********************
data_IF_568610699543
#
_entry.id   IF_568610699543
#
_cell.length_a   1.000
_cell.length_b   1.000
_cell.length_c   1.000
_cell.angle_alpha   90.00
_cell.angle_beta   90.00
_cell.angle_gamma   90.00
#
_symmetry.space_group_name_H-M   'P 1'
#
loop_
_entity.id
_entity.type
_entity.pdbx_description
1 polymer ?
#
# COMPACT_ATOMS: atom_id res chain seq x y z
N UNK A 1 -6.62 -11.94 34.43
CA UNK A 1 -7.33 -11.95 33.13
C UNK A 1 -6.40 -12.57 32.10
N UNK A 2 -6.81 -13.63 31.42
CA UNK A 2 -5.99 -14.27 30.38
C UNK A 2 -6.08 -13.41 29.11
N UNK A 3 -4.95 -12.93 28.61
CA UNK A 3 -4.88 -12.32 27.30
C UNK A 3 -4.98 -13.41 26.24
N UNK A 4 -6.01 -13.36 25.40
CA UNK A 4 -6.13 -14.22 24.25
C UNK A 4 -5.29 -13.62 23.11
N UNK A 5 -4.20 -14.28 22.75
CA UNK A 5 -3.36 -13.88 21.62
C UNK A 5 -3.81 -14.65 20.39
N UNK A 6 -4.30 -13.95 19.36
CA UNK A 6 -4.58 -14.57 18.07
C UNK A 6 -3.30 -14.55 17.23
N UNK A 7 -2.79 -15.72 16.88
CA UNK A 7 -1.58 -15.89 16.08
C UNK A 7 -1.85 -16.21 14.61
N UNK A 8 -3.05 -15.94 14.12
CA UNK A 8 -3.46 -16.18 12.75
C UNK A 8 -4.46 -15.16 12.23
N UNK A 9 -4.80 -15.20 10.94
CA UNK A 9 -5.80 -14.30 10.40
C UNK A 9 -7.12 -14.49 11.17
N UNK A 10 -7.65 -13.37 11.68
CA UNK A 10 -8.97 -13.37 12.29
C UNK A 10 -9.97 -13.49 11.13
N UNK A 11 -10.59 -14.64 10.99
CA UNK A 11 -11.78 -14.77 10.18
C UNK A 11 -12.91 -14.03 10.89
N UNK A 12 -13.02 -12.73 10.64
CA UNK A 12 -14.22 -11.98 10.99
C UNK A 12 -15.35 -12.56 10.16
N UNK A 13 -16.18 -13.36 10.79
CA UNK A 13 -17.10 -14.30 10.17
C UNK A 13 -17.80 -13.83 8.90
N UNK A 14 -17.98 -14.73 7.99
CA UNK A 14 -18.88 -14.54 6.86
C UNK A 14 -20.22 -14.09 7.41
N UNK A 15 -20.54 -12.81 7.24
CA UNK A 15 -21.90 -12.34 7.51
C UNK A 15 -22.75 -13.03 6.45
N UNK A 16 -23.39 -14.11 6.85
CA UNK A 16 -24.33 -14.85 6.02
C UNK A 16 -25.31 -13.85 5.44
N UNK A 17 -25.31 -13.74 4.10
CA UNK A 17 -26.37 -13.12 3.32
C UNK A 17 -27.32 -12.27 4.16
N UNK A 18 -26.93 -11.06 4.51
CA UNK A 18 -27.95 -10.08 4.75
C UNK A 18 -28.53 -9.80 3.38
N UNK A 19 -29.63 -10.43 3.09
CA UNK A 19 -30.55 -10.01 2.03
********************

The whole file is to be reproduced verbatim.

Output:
data_IF_568610699543
#
_entry.id   IF_568610699543
#
_cell.length_a   1.000
_cell.length_b   1.000
_cell.length_c   1.000
_cell.angle_alpha   90.00
_cell.angle_beta   90.00
_cell.angle_gamma   90.00
#
_symmetry.space_group_name_H-M   'P 1'
#
loop_
_entity.id
_entity.type
_entity.pdbx_description
1 polymer ?
#
# COMPACT_ATOMS: atom_id res chain seq x y z
N UNK A 1 -6.62 -11.94 34.43
CA UNK A 1 -7.33 -11.95 33.13
C UNK A 1 -6.40 -12.57 32.10
N UNK A 2 -6.81 -13.63 31.42
CA UNK A 2 -5.99 -14.27 30.38
C UNK A 2 -6.08 -13.41 29.11
N UNK A 3 -4.95 -12.93 28.61
CA UNK A 3 -4.88 -12.32 27.30
C UNK A 3 -4.98 -13.41 26.24
N UNK A 4 -6.01 -13.36 25.40
CA UNK A 4 -6.13 -14.22 24.25
C UNK A 4 -5.29 -13.62 23.11
N UNK A 5 -4.20 -14.28 22.75
CA UNK A 5 -3.36 -13.88 21.62
C UNK A 5 -3.81 -14.65 20.39
N UNK A 6 -4.30 -13.95 19.36
CA UNK A 6 -4.58 -14.57 18.07
C UNK A 6 -3.30 -14.55 17.23
N UNK A 7 -2.79 -15.72 16.88
CA UNK A 7 -1.58 -15.89 16.08
C UNK A 7 -1.85 -16.21 14.61
N UNK A 8 -3.05 -15.94 14.12
CA UNK A 8 -3.46 -16.18 12.75
C UNK A 8 -4.46 -15.16 12.23
N UNK A 9 -4.80 -15.20 10.94
CA UNK A 9 -5.80 -14.30 10.40
C UNK A 9 -7.12 -14.49 11.17
N UNK A 10 -7.65 -13.37 11.68
CA UNK A 10 -8.97 -13.37 12.29
C UNK A 10 -9.97 -13.49 11.13
N UNK A 11 -10.59 -14.64 10.99
CA UNK A 11 -11.78 -14.77 10.18
C UNK A 11 -12.91 -14.03 10.89
N UNK A 12 -13.02 -12.73 10.64
CA UNK A 12 -14.22 -11.98 10.99
C UNK A 12 -15.35 -12.56 10.16
N UNK A 13 -16.18 -13.36 10.79
CA UNK A 13 -17.10 -14.30 10.17
C UNK A 13 -17.80 -13.83 8.90
N UNK A 14 -17.98 -14.73 7.99
CA UNK A 14 -18.88 -14.54 6.86
C UNK A 14 -20.22 -14.09 7.41
N UNK A 15 -20.54 -12.81 7.24
CA UNK A 15 -21.90 -12.34 7.51
C UNK A 15 -22.75 -13.03 6.45
N UNK A 16 -23.39 -14.11 6.85
CA UNK A 16 -24.33 -14.85 6.02
C UNK A 16 -25.31 -13.85 5.44
N UNK A 17 -25.31 -13.74 4.10
CA UNK A 17 -26.37 -13.12 3.32
C UNK A 17 -27.32 -12.27 4.16
N UNK A 18 -26.93 -11.06 4.51
CA UNK A 18 -27.95 -10.08 4.75
C UNK A 18 -28.53 -9.80 3.38
N UNK A 19 -29.63 -10.43 3.09
CA UNK A 19 -30.55 -10.01 2.03